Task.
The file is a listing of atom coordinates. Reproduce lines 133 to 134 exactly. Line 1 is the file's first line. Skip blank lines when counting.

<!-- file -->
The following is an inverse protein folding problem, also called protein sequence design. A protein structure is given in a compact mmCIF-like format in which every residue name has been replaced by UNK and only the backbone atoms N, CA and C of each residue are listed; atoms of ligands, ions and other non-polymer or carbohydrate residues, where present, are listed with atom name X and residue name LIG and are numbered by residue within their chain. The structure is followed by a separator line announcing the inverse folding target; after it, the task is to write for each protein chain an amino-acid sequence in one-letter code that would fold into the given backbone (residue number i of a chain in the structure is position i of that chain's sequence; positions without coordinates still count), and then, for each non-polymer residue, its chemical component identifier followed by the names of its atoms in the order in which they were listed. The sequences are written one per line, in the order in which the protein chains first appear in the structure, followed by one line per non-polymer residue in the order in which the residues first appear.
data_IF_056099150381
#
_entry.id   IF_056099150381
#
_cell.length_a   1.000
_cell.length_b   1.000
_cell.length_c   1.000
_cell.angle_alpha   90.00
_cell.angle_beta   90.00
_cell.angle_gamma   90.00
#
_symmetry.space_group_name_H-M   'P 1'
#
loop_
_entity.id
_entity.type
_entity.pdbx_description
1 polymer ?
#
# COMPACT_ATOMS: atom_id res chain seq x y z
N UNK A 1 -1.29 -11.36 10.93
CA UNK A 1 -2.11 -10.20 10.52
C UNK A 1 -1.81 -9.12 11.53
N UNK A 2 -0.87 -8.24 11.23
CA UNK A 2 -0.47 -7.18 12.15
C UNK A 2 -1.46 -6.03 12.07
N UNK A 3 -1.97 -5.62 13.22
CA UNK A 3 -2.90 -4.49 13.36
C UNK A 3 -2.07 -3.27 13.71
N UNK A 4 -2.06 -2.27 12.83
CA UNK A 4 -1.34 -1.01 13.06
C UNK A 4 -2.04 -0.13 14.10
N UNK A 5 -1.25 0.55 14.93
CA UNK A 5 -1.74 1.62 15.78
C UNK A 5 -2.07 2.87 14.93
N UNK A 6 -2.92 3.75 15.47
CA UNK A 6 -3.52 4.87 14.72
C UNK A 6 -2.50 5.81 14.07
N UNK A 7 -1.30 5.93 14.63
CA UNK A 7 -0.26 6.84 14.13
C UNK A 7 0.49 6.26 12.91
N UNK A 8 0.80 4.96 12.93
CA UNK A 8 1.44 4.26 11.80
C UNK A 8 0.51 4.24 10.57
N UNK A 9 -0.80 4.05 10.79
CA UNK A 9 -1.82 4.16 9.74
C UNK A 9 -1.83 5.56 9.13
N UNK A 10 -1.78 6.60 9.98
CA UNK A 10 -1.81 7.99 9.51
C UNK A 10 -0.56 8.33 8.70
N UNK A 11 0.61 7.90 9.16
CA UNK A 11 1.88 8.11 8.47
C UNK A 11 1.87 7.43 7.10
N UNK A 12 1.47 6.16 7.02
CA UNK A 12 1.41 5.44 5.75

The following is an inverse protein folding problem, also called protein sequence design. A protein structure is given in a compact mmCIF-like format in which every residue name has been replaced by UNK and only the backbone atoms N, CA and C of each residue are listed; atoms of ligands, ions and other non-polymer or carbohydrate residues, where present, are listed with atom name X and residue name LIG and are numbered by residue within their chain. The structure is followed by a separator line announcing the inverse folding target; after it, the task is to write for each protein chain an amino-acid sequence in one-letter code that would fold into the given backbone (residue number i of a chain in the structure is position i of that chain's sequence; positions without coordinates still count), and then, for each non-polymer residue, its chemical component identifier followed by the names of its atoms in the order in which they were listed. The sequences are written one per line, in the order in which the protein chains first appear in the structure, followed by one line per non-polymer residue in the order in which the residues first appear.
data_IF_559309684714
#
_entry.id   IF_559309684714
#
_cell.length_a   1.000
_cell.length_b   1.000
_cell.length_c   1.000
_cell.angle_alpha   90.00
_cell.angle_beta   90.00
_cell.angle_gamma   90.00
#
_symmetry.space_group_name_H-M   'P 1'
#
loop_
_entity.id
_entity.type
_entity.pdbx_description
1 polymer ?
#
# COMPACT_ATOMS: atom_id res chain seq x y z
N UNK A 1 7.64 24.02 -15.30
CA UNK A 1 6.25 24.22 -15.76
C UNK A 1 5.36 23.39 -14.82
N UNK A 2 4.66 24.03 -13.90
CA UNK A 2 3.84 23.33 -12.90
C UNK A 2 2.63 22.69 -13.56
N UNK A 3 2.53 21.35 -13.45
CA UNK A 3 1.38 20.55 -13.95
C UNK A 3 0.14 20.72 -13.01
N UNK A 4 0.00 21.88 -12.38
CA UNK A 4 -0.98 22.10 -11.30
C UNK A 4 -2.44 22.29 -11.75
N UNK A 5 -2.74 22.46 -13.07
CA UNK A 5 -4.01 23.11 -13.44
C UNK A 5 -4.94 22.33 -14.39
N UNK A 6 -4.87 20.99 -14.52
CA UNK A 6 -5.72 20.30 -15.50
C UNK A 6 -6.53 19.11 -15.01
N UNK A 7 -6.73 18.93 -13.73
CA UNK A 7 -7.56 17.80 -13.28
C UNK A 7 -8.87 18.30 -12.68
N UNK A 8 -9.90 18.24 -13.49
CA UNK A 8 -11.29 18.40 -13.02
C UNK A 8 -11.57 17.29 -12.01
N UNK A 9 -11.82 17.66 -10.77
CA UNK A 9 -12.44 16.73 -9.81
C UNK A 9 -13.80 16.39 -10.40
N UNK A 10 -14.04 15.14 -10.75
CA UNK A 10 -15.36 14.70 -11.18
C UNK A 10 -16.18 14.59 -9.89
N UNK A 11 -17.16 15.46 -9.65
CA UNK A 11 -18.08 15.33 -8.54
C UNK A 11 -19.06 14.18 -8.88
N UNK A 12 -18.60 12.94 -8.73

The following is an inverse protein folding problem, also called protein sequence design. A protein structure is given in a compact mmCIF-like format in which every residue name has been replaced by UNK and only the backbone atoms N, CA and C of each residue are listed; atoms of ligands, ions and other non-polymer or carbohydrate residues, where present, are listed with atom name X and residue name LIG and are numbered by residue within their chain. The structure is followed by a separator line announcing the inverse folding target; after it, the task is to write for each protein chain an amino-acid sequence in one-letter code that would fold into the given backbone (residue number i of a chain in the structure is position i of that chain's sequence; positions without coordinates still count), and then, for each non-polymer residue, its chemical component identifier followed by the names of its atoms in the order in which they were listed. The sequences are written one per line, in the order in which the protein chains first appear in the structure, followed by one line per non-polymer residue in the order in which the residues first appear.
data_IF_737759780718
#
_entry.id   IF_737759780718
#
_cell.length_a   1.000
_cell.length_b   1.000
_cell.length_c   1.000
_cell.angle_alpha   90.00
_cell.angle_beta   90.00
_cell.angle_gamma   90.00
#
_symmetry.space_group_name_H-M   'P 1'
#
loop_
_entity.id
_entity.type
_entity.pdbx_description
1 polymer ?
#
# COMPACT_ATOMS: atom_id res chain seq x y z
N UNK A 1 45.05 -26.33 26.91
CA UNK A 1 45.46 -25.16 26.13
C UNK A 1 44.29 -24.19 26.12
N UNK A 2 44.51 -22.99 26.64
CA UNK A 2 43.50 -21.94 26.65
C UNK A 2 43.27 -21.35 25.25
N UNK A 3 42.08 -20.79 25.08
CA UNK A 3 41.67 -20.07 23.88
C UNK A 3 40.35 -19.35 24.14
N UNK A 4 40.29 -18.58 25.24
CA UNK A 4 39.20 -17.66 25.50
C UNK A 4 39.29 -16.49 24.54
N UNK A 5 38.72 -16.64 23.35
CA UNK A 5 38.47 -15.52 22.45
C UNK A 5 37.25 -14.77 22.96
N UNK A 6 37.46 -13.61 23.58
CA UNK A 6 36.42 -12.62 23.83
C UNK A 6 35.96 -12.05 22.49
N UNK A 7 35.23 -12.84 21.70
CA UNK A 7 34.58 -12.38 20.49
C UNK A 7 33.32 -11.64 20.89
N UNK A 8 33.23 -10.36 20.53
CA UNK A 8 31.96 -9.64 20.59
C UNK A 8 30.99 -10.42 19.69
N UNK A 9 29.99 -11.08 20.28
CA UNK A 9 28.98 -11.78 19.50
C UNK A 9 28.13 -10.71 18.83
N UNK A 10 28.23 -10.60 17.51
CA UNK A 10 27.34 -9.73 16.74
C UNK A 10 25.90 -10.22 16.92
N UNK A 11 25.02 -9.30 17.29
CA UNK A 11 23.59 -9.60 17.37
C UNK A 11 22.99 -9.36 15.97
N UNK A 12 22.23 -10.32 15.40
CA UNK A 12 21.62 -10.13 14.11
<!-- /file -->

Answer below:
N UNK A 1 45.05 -26.33 26.91
CA UNK A 1 45.46 -25.16 26.13